Butler recommends other school districts consider consolidating routes to save costs and deal with driver shortages.
To help cope with day-to-day shortages, Meade County Schools has a three-step process when a driver reports they cannot drive their route. The first step is using a substitute driver. If a substitute is unavailable, step two is to combine two bus routes that are close together. This option keeps students on a normal schedule and only works when there is enough room on the bus.
Step three – a last resort – is when “buddy drivers” are used. Buddy drivers are drivers who will complete their regular route in the morning and afternoon, then go on the route of their paired driver. Using this procedure means students will be late arriving at school and will leave school later in the afternoon.
Donna Foushee, director of transportation for Meade County, said bus buddies were developed during Spring 2020 when she saw potential issues due to a lack of substitute drivers. It’s a united effort between parents, cafeteria staff, administrators and transportation staff, but a necessary one to keep the doors open.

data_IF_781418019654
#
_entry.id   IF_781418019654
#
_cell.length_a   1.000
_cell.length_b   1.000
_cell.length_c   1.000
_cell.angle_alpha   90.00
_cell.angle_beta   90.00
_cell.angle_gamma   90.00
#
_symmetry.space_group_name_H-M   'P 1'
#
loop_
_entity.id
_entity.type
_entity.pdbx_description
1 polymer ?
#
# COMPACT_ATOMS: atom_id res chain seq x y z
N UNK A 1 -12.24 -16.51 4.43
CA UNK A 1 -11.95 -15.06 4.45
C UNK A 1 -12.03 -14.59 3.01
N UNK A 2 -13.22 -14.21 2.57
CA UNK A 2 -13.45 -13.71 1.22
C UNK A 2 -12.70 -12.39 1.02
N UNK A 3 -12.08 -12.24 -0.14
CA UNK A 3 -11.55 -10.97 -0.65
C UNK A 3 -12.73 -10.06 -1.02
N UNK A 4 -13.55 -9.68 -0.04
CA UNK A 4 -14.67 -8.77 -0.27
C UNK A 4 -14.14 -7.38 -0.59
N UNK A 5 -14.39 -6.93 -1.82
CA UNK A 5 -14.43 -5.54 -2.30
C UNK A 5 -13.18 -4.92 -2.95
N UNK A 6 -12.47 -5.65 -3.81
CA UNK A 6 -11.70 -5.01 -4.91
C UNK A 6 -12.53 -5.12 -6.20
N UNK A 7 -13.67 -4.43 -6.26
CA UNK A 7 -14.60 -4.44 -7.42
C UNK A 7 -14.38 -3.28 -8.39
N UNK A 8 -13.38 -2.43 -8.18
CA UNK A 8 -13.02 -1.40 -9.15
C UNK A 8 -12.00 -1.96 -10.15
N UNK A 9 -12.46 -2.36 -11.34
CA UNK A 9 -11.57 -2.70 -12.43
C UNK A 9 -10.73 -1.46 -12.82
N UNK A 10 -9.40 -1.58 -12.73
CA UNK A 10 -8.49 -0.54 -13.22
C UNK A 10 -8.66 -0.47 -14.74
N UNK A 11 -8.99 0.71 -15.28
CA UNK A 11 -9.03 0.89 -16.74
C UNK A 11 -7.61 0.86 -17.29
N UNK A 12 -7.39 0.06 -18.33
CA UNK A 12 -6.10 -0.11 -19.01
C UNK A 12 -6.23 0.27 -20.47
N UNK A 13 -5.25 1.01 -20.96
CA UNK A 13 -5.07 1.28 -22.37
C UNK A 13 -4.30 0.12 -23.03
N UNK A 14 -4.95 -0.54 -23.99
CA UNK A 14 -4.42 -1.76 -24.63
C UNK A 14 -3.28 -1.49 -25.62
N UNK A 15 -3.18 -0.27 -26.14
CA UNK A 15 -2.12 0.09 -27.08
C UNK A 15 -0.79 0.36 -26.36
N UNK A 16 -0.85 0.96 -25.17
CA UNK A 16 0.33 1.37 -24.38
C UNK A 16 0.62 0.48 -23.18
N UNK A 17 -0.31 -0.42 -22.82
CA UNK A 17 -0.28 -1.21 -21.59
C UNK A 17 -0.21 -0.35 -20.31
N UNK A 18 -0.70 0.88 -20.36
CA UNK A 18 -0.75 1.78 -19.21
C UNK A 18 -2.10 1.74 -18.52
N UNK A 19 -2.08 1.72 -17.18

“The drivers have ridden the wheels off of the buses with how hard they have worked,” said Foushee. “They don’t complain. They want the kids in school too. They were 100% behind the bus buddies plan and I’m so thankful for them.”
Hanley encourages communities to “realize how important every position is” and rally behind school districts with shortages.
“School bus drivers don’t just drive our kids to school and home, they drive them toward their future,” she said. “They make a difference in the lives of our students, and it is a vital position in our schools. If you know anyone that is willing to drive our kids into their future, please have them reach out to their local school districts. Whether here in Kentucky or anywhere nationwide. Our kids need them.”